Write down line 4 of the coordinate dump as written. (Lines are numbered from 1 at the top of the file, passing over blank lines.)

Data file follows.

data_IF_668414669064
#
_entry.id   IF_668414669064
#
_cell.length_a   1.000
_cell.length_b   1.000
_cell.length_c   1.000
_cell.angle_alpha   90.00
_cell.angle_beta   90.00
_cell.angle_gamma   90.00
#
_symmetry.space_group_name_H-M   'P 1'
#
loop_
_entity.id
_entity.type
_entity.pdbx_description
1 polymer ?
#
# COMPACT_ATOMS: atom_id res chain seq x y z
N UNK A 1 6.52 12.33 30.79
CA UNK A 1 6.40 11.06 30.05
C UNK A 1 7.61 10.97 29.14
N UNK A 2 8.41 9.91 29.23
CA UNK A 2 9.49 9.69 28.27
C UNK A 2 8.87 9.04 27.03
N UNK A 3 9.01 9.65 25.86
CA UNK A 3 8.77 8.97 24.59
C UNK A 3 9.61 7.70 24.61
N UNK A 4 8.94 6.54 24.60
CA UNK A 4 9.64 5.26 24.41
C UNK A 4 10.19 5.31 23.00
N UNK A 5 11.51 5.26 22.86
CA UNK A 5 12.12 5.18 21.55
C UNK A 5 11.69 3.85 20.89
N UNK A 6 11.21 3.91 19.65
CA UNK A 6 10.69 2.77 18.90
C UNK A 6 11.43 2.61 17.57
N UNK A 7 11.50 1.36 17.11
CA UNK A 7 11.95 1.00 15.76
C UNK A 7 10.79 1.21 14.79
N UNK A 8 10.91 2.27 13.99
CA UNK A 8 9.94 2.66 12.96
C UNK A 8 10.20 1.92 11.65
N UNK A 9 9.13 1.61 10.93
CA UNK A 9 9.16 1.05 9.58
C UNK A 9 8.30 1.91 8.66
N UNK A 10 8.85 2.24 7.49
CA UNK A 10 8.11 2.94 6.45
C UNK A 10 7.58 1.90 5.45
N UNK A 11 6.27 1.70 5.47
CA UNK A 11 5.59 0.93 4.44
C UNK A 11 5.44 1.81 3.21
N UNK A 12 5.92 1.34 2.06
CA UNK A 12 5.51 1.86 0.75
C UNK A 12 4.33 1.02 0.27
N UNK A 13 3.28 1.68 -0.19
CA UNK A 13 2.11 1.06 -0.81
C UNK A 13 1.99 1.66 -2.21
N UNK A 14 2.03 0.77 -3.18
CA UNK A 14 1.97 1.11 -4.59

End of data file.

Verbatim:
#